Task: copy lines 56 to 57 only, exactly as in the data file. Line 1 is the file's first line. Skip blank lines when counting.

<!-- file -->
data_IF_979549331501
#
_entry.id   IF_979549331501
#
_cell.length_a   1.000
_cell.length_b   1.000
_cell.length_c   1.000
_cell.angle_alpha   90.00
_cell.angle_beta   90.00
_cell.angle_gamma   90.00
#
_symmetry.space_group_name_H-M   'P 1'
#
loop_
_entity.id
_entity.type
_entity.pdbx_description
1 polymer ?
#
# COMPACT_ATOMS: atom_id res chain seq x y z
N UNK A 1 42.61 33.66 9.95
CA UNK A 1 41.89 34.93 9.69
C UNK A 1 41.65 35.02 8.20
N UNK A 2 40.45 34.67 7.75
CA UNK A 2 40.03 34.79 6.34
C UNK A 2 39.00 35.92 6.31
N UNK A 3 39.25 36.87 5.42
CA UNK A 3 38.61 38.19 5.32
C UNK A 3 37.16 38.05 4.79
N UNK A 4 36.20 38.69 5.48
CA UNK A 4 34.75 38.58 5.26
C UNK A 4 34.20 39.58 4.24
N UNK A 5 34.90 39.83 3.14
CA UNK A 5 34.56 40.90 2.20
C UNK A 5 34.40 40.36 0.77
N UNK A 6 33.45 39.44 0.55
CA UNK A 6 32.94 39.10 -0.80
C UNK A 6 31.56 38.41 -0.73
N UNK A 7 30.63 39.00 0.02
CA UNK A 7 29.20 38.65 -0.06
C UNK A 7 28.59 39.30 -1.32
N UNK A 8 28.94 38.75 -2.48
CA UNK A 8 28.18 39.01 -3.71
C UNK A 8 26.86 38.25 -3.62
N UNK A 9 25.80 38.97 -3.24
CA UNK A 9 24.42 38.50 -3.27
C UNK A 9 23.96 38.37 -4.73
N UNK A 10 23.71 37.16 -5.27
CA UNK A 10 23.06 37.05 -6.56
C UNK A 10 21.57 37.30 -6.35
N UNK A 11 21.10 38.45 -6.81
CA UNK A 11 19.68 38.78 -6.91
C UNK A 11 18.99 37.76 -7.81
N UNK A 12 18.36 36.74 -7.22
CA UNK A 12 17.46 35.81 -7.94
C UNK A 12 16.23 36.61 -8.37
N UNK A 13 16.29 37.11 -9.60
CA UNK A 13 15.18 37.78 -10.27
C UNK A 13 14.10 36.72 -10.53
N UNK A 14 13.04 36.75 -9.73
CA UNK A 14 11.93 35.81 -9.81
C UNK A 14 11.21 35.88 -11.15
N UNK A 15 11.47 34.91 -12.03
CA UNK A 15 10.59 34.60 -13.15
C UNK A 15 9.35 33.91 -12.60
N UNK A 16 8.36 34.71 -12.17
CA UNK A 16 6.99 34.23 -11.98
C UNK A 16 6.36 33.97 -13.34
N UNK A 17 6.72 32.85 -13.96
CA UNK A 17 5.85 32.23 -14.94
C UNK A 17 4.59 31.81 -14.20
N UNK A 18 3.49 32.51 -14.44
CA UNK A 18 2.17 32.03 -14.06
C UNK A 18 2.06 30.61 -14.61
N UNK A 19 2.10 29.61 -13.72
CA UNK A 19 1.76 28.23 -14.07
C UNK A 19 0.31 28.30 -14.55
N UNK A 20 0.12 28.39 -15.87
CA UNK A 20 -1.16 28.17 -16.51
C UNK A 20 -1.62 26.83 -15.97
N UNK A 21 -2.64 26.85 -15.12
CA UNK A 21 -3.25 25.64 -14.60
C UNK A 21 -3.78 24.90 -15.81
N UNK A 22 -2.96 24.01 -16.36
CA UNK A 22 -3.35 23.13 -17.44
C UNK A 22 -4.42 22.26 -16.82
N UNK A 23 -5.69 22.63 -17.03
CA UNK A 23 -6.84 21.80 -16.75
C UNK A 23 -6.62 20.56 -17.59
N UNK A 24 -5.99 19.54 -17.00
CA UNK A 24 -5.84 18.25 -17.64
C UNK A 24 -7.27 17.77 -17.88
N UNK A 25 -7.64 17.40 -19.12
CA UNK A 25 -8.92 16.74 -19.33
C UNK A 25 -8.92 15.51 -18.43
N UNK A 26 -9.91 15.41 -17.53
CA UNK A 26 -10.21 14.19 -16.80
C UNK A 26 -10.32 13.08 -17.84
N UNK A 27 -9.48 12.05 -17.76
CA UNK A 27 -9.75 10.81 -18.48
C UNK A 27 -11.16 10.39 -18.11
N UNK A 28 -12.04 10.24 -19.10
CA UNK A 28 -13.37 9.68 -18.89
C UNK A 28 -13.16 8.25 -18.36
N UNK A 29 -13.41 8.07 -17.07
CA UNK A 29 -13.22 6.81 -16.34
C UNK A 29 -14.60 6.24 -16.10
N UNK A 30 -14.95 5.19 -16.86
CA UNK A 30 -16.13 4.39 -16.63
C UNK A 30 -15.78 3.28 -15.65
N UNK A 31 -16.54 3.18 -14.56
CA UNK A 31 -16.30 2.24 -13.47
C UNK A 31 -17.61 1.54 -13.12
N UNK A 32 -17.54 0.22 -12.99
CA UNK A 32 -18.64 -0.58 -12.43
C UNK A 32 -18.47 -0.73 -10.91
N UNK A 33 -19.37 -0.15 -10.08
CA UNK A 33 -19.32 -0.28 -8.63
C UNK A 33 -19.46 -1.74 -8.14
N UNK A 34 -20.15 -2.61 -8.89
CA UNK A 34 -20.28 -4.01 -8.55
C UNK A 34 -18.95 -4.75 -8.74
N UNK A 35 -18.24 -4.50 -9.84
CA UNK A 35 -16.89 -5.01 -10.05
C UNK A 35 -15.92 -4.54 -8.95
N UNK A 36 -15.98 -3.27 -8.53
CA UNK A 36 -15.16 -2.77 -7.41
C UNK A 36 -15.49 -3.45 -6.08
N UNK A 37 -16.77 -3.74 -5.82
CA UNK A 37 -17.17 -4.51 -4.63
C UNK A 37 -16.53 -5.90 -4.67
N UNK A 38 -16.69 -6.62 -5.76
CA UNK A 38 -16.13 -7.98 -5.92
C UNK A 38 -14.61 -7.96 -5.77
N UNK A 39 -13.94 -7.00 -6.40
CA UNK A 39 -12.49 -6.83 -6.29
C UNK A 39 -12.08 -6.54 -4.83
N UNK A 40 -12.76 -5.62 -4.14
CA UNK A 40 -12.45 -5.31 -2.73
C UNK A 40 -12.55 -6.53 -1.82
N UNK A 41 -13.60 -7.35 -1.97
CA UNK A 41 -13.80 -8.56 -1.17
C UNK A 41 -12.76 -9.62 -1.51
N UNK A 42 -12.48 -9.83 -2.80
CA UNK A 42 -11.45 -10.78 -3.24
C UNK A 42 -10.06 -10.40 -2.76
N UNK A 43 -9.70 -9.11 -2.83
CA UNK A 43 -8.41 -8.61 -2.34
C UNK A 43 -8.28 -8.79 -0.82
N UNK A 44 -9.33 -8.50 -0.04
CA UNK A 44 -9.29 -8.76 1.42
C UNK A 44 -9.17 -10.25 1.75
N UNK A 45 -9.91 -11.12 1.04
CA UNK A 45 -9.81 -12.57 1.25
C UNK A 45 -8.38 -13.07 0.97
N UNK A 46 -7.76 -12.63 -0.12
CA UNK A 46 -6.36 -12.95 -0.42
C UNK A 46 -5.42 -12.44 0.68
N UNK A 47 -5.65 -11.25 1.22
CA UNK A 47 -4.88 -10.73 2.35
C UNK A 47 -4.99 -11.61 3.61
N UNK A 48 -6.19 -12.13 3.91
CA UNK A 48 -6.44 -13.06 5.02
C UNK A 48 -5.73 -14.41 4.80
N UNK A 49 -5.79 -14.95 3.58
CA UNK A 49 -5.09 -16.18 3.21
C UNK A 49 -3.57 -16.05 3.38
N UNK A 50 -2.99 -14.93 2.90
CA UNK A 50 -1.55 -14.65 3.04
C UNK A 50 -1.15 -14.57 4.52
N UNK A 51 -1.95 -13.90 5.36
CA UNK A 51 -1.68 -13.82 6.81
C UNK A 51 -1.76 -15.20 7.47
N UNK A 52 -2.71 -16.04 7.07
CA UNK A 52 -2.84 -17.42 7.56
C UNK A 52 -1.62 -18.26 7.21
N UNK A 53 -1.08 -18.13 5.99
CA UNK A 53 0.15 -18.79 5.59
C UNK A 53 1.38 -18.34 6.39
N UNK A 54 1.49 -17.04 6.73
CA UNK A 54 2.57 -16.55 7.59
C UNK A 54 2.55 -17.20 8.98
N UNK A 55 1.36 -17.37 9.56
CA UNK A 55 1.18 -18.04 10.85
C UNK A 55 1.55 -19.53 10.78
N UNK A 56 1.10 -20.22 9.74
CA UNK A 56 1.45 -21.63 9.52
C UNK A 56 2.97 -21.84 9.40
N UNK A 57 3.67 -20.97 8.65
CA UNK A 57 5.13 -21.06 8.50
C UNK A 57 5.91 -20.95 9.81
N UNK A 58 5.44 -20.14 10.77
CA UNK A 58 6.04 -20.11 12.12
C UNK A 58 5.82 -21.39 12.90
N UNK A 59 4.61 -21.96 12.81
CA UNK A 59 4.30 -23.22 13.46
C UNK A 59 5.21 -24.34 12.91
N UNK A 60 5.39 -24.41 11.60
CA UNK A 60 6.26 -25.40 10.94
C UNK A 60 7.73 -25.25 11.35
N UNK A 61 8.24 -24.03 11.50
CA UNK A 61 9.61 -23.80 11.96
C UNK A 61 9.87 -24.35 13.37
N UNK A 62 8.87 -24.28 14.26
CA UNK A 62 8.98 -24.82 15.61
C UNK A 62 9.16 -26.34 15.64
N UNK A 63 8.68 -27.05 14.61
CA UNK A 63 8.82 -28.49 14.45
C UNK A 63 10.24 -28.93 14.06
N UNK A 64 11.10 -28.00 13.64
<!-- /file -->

C UNK A 12 16.23 36.61 -8.37
N UNK A 13 16.29 37.11 -9.60